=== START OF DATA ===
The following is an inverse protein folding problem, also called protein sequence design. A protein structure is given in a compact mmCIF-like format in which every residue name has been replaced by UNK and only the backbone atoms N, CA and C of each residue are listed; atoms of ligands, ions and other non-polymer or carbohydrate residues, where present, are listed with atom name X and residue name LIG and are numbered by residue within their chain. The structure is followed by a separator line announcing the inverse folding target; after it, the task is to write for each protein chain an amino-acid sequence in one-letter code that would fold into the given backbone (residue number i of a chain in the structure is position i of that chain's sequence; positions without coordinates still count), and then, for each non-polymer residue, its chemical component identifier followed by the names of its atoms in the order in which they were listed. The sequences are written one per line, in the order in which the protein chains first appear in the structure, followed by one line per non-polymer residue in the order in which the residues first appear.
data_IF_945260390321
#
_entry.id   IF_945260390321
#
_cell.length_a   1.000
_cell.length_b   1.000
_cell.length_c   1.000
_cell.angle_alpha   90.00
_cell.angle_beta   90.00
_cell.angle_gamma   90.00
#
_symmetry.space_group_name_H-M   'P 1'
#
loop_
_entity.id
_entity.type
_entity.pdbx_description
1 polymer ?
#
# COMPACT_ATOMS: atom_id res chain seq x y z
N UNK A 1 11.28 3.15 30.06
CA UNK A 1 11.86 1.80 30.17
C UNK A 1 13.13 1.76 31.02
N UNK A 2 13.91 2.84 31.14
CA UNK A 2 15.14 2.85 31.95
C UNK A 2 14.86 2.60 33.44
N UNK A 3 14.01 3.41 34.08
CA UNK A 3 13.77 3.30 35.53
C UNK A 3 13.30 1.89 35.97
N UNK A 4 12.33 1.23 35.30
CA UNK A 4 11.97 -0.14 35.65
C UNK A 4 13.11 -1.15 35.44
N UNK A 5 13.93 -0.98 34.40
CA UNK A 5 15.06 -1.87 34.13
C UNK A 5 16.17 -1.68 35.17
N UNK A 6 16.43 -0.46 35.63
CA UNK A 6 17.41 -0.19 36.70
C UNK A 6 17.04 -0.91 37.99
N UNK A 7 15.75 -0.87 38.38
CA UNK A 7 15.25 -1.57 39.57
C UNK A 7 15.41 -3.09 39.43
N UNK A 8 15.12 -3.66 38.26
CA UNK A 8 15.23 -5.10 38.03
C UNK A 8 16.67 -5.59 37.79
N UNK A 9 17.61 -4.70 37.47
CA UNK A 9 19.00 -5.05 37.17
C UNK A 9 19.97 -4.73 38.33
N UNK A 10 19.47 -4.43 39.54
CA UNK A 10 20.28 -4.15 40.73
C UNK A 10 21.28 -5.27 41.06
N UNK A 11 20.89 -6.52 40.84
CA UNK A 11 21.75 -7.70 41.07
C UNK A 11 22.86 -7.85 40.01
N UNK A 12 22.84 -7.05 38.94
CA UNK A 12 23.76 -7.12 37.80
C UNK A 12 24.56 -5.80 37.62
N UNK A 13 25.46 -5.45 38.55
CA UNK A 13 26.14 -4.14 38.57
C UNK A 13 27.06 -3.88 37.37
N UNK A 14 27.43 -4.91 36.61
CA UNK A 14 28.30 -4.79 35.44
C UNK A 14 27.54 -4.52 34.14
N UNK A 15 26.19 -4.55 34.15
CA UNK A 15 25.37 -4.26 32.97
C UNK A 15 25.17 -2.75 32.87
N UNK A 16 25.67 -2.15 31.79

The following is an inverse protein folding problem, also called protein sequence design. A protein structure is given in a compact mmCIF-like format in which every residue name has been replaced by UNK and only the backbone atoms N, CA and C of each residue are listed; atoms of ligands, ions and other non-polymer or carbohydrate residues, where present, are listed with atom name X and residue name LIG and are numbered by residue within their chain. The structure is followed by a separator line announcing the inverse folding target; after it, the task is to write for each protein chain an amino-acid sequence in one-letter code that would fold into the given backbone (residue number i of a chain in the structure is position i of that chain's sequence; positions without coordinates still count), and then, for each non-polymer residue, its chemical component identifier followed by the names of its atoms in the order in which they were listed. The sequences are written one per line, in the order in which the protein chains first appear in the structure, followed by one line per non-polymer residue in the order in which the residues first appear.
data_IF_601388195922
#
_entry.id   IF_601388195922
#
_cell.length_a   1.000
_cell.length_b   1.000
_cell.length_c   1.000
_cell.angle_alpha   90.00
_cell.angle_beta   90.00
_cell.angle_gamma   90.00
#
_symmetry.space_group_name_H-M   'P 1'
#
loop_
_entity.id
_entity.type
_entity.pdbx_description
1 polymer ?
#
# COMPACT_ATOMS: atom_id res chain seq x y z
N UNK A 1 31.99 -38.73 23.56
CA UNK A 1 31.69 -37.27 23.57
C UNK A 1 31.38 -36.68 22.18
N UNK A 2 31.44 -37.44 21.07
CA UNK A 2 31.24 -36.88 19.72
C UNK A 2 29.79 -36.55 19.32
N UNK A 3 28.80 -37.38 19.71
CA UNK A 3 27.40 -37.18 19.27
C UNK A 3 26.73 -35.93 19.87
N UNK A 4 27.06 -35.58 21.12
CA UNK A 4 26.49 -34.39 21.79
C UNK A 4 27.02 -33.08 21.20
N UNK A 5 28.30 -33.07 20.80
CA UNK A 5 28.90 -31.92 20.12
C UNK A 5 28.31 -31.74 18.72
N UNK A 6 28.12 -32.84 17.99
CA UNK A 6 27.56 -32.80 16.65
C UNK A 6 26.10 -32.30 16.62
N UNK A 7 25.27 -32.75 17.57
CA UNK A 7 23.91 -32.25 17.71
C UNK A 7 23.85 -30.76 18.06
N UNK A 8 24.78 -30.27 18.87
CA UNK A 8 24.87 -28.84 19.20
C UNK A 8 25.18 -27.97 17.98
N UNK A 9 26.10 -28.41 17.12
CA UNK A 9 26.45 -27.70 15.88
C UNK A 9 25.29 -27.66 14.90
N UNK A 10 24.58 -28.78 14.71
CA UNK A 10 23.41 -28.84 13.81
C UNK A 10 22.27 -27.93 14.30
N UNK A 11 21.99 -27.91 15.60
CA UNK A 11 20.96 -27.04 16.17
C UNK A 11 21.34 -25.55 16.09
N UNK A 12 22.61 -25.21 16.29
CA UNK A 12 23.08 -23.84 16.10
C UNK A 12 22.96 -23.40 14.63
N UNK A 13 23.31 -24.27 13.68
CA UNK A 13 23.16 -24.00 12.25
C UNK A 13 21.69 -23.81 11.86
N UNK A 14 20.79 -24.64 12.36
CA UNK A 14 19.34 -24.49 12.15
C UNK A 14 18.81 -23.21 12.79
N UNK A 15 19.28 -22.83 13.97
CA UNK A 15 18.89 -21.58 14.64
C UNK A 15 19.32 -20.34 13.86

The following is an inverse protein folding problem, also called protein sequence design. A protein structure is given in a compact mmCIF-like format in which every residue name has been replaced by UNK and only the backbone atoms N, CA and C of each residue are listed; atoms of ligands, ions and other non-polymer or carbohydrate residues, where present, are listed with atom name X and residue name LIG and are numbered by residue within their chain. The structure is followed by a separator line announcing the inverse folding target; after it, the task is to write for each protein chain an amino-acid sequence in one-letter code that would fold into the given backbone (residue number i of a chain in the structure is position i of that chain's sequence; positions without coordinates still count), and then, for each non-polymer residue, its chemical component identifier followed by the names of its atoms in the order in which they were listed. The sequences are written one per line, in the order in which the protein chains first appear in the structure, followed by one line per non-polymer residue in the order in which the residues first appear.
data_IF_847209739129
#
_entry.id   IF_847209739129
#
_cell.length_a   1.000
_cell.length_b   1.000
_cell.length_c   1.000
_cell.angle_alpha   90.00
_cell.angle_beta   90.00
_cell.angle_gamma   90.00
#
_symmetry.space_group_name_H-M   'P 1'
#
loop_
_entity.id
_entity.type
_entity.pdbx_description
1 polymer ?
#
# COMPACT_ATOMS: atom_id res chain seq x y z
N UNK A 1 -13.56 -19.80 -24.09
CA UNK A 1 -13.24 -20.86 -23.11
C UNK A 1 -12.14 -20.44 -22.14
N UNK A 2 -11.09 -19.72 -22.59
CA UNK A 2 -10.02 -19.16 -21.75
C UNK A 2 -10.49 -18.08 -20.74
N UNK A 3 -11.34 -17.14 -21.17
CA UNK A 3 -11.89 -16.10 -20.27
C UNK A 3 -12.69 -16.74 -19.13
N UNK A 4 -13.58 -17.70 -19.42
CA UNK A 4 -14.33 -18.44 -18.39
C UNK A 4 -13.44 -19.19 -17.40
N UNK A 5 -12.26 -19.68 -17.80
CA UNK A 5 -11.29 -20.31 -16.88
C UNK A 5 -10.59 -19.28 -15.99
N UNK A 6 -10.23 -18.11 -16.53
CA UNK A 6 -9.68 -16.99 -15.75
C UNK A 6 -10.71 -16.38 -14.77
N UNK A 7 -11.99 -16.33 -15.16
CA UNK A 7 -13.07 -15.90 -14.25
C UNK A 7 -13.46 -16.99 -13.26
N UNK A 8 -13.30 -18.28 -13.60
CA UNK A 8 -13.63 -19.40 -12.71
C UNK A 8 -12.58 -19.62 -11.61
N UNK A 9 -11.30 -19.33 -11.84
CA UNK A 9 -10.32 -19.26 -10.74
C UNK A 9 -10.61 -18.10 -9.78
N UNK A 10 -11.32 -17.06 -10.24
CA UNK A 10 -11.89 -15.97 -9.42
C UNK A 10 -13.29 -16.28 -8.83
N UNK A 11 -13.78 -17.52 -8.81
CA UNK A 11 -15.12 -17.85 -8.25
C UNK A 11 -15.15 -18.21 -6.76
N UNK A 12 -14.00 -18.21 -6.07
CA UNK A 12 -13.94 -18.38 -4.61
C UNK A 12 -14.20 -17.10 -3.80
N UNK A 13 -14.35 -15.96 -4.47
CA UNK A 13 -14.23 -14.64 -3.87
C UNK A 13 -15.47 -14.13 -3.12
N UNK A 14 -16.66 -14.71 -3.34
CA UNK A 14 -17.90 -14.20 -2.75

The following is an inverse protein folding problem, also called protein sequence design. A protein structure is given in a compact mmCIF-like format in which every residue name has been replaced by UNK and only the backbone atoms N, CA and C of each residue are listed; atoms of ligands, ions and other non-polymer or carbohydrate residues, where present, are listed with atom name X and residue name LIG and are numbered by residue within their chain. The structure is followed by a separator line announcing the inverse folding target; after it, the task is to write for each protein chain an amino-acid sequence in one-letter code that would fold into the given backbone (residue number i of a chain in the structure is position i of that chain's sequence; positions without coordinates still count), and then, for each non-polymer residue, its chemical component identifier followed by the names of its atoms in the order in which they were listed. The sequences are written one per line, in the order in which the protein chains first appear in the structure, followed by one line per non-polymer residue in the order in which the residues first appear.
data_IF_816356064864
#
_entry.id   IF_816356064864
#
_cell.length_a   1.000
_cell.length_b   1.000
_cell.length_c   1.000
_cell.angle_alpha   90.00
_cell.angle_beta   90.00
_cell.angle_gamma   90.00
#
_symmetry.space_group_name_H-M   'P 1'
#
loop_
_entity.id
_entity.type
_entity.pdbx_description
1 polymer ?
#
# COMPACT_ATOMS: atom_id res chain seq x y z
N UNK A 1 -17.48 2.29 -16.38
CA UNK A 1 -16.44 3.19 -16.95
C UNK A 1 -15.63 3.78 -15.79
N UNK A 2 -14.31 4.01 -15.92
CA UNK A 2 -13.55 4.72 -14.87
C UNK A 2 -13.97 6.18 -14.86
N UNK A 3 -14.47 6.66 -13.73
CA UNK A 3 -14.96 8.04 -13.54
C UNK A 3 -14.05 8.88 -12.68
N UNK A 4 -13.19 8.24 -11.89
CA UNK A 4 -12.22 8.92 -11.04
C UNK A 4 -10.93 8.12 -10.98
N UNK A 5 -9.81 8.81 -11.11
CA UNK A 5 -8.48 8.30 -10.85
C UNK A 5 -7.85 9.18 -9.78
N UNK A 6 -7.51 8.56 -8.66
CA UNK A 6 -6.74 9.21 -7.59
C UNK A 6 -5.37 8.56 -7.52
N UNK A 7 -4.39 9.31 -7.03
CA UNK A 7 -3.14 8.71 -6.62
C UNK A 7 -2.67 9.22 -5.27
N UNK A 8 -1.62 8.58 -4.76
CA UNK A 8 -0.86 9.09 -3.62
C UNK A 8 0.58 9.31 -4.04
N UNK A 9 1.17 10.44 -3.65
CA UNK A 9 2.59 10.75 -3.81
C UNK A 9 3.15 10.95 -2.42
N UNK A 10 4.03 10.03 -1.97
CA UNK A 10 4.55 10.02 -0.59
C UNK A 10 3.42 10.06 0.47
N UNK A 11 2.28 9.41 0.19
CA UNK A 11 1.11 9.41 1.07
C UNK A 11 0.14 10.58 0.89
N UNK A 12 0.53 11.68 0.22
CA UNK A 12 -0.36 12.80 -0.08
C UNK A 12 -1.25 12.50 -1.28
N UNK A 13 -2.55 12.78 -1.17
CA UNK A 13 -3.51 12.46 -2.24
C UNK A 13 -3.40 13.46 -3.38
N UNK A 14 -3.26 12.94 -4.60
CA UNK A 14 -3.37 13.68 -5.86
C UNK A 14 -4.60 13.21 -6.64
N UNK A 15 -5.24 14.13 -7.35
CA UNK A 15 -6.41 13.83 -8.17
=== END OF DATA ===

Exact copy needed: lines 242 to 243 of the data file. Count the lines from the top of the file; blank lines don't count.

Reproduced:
CA UNK A 9 2.59 10.75 -3.81
C UNK A 9 3.15 10.95 -2.42